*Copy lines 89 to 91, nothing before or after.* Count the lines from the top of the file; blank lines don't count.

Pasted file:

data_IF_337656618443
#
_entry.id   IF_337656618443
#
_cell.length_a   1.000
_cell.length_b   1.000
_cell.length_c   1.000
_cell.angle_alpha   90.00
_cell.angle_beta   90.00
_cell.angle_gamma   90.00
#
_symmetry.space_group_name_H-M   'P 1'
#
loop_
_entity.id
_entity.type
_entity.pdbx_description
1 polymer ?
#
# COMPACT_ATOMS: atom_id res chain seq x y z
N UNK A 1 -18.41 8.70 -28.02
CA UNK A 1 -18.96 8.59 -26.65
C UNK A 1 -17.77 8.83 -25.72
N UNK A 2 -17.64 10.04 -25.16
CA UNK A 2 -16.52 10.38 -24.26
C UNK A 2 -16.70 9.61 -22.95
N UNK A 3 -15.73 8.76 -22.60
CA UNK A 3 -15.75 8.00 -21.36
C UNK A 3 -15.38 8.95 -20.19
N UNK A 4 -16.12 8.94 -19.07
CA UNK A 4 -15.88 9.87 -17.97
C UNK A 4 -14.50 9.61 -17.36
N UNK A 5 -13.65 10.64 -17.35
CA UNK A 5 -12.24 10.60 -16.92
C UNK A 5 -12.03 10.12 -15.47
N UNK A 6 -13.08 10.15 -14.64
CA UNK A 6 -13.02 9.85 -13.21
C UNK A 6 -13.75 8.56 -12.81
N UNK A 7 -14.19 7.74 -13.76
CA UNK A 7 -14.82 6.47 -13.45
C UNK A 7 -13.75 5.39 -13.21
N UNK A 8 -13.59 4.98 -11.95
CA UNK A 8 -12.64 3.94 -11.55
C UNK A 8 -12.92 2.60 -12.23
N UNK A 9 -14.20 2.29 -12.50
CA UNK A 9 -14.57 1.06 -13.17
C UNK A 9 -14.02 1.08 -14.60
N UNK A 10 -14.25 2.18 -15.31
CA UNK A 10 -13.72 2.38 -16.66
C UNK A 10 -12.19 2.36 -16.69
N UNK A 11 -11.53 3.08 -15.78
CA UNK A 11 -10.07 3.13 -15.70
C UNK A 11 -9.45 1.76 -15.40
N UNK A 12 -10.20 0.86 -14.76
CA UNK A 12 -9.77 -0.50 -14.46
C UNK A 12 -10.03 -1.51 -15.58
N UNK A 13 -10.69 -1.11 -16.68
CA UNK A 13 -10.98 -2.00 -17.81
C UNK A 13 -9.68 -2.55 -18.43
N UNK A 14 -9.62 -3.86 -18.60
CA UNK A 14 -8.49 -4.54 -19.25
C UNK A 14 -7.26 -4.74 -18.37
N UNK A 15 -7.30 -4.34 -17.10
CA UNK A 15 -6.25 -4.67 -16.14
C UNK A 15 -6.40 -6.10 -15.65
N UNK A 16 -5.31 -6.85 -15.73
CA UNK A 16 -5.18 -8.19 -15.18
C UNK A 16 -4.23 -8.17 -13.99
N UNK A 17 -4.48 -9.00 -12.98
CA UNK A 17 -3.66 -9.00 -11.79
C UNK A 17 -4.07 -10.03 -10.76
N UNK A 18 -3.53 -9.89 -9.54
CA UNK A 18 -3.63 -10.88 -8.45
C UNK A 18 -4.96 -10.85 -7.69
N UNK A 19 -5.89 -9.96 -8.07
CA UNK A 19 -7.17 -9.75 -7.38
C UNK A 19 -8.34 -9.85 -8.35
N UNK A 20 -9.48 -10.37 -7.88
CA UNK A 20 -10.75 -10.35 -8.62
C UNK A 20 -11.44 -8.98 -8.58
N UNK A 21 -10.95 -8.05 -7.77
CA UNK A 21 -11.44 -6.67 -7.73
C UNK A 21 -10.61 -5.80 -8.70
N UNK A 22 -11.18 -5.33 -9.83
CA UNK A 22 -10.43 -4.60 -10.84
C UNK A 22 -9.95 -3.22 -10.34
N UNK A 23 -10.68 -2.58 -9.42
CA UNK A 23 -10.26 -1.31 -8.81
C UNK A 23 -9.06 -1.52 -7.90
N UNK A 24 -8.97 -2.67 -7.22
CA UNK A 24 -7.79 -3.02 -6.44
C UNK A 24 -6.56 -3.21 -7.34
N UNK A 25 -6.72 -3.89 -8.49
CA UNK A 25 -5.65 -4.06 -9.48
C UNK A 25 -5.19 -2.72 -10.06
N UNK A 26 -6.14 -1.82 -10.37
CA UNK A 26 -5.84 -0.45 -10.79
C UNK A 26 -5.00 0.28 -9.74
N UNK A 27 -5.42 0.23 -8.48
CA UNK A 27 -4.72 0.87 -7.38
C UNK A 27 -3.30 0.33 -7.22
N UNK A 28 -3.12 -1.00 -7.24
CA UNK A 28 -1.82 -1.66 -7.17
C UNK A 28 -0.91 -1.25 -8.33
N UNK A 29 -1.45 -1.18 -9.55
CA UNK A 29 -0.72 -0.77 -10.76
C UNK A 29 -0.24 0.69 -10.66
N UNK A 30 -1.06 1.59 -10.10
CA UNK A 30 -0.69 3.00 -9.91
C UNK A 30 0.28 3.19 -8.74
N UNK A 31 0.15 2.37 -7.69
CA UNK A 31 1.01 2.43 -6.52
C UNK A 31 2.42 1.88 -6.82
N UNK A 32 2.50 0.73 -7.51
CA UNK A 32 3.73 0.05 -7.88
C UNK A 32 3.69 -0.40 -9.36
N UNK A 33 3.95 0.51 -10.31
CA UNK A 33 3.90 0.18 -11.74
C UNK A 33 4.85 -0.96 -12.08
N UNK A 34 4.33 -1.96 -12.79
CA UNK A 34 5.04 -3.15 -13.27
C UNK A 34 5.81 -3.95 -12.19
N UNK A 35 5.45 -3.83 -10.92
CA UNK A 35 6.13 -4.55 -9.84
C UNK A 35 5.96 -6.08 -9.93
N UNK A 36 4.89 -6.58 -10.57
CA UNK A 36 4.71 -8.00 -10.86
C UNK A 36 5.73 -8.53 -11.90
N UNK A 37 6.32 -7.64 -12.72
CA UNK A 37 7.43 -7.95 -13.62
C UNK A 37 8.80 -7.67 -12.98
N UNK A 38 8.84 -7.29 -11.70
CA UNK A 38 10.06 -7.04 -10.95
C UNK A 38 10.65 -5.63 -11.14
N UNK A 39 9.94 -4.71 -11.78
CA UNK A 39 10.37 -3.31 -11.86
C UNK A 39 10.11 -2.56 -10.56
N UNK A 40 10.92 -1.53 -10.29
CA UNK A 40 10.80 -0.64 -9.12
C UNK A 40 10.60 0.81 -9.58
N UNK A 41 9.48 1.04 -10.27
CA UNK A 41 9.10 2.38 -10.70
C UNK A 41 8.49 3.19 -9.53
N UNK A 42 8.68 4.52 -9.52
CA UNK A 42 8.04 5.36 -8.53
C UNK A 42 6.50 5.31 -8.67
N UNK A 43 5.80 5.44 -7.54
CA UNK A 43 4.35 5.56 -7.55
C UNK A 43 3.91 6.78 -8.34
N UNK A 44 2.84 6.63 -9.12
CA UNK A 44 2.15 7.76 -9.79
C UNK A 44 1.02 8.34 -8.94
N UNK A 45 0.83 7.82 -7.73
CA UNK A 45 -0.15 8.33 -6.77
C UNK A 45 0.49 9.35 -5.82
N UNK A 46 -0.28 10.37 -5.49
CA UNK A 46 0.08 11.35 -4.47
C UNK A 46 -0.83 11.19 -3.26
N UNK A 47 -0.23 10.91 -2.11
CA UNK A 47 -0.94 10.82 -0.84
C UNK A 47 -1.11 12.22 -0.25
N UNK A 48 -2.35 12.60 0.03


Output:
C UNK A 23 -9.06 -1.52 -7.90
N UNK A 24 -8.97 -2.67 -7.22
CA UNK A 24 -7.79 -3.02 -6.44